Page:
Singapore’s strategies to meet its energy challenge amid an uncertain global energy future

Singapore is taking steps to address its energy challenge by diversifying energy mix, managing energy demand, and encouraging innovative technologies, amid an uncertain global energy future.

During his Opening Address at the Singapore Energy Lecture, which kicks off the annual Singapore International Energy Week (SIEW) 2011, Mr S Iswaran, Minister, Prime Minister’s Office and Second Minister for Home Affairs and Trade and Industry, shares Singapore’s three strategies in addressing its energy challenge, given its over dependence on energy imports and the need to secure reliable and affordable energy supplies.

Diversify Energy Supply

Mr Iswaran shared that the key thrust of Singapore’s energy strategy is the diversification of its energy supplies through Liquefied Natural Gas (LNG) and electricity imports. Singapore will also continue to explore other options like solar energy.

Singapore’s new LNG terminal would start operations by the second quarter of 2013, adding LNG to its energy mix. Singapore is also seriously considering electricity imports as a medium term option. Electricity imports allow countries like Singapore to access new energy options that may be unavailable or not economically feasible.

He announced that the Energy Market Authority (EMA) will commence a public consultation exercise by the end of the year, on the regulatory framework to govern electricity imports to Singapore. The consultation aims to gather the views from industry players and other stakeholders on issues such as how to import electricity and how to integrate imports into our market so as to benefit consumers.

Manage Energy Demand

The second thrust of Singapore’s energy strategy is to manage energy demand. Mr Iswaran shared that Singapore does this primarily by pricing energy right, as energy prices that reflect the true cost of electricity without subsidies, encourages the efficient use of energy.

In addition, Singapore promotes energy efficiency among its industries and encourages the use of energy efficient design and technology, and provides training for energy managers.

Support Innovative Energy Solutions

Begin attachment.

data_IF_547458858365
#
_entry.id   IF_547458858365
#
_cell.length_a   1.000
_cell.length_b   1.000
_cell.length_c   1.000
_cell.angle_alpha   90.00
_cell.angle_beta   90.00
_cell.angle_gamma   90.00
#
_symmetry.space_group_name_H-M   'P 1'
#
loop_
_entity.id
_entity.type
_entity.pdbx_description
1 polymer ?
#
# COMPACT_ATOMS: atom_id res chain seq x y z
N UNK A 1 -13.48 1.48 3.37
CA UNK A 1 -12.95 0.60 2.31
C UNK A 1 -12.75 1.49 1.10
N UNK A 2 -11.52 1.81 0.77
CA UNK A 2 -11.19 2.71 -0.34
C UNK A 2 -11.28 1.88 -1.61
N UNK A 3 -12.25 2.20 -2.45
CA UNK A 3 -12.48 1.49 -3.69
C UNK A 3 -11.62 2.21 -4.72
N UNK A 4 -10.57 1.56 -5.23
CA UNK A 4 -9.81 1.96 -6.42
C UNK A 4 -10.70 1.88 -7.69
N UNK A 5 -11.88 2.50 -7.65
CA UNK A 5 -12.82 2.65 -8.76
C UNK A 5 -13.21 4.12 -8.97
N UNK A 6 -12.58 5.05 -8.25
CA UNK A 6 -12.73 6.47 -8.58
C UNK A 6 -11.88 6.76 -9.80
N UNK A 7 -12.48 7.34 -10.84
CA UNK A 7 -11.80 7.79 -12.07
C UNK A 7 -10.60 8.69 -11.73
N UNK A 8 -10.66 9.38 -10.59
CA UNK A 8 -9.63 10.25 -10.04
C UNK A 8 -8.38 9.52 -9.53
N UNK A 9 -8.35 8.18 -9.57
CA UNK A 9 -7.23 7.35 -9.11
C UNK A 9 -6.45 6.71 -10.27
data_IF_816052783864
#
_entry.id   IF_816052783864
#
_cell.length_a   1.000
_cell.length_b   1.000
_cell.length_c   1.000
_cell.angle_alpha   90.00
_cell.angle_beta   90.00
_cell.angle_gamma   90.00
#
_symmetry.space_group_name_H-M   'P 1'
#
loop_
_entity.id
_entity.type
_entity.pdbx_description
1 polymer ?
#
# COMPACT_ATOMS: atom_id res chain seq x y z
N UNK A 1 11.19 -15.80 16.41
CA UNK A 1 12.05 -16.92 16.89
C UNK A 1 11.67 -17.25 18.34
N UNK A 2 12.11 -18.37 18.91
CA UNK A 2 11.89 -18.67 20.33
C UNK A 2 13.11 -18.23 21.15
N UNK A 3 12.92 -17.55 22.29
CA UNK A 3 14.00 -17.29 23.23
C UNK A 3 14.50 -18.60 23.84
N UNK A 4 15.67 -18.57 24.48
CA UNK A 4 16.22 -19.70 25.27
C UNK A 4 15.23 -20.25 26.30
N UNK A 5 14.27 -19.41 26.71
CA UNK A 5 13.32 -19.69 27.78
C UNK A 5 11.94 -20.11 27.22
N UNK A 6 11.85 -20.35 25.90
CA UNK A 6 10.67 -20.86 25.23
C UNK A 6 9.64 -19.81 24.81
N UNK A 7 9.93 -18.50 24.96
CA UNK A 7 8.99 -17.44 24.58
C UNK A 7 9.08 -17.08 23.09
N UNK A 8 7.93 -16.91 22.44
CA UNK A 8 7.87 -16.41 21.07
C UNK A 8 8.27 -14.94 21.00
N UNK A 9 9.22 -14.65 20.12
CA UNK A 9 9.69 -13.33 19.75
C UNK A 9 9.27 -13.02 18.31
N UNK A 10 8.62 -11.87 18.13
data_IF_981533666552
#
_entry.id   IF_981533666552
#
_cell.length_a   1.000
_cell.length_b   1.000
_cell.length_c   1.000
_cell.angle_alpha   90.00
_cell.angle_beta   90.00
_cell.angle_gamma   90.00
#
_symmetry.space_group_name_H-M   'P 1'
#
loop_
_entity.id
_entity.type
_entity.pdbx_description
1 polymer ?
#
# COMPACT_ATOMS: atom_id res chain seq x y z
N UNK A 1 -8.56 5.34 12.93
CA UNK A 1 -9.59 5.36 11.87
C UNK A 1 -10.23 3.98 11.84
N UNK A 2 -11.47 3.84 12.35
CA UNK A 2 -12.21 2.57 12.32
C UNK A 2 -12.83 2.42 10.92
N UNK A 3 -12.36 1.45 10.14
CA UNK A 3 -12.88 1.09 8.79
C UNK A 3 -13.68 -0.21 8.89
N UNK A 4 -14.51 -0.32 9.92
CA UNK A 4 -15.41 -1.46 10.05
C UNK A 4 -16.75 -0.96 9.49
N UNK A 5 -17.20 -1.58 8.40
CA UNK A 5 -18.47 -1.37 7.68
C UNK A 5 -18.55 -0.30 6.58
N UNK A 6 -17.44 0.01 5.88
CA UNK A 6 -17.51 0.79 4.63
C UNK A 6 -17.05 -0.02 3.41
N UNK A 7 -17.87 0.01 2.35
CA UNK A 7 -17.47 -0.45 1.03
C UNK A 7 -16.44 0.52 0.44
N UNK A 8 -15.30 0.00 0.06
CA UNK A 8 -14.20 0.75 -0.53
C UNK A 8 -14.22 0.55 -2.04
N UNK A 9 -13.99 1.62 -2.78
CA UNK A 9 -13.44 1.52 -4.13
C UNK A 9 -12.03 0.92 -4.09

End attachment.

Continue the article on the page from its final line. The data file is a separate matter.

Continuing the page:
The third thrust is to support innovative energy solutions and be a “living lab” to test new energy solutions in Singapore. One example is the electric vehicle (EV) test-bedding launched in June this year by EMA and the Land Transport Authority (LTA) to assess the costs, feasibility and infrastructure requirements of EVs in Singapore. Since the launch of the test-bed, 14 EVs have been deployed and 10 normal charging stations have been installed.

Mr Iswaran announced that two more EV models, the Renault Fluence and Nissan Leaf, will be joining the test-bed, adding to the two current EV models of Mitsubishi i-MiEV and Daimler smart electic drive. The wider variety of EVs provides more choice to the test-bedding participants, and adds to the breadth and findings of the test-bed.

Another example of testing innovative energy solutions is the setting up of the micro-grid test-bed at the jetty area on Pulau Ubin to test the use of clean energy, including biodiesel and solar energy, to generate baseload electricity supply, and to study the impact of intermittent renewable energy on the power system. EMA has appointed a Singapore-based consortium comprising two companies, Daily Life Renewable Energy and OKH Holdings, to design, build, own and operate the micro-grid.

Energy Security in the Uncertain Energy World

Singapore’s strategies in addressing its energy challenge is especially important, given the uncertain global economic outlook and heightened energy price volatility. This topic on the future of energy security in the uncertain energy world was highlighted during the Keynote Address by Mr Nobuo Tanaka, Former Executive Director, International Energy Agency.

He shared that all the uncertainties are creating huge challenges for policymakers, and calls for a more comprehensive energy security framework. Countries have to adopt green growth through a mix of strategies such as energy efficiency, renewable energy, nuclear energy, electric vehicles, and smart grid.

In addition, a lower use of nuclear scenario post-Fukushima would push up demand for coal, gas and renewables. There is a need to develop unconventional gas resources and infrastructure, and if coal is to remain the backbone of power supply, there is a need for carbon capture and storage (CCS) and higher efficiency coal plants.

Mr Tanaka also shared that there is a need for collective energy policy making in growing Asia. By 2035, the primary energy demand of Asia will double from current levels, reflecting its high economic growth. He would like to see Asian countries working together to create a framework that will achieve an interconnected grid in the region. He concluded that one cannot enhance energy security by risking someone else’s.

About Singapore International Energy Week

The Singapore Energy Lecture kicks off the 4th Singapore International Energy Week (SIEW) 2011, from 31 October to 4 November. SIEW is the leading platform for senior policymakers, industry leaders and academics to deliberate and exchange perspectives, strategies and solutions to major issues impacting the global energy agenda. Visit the SIEW website for more information.

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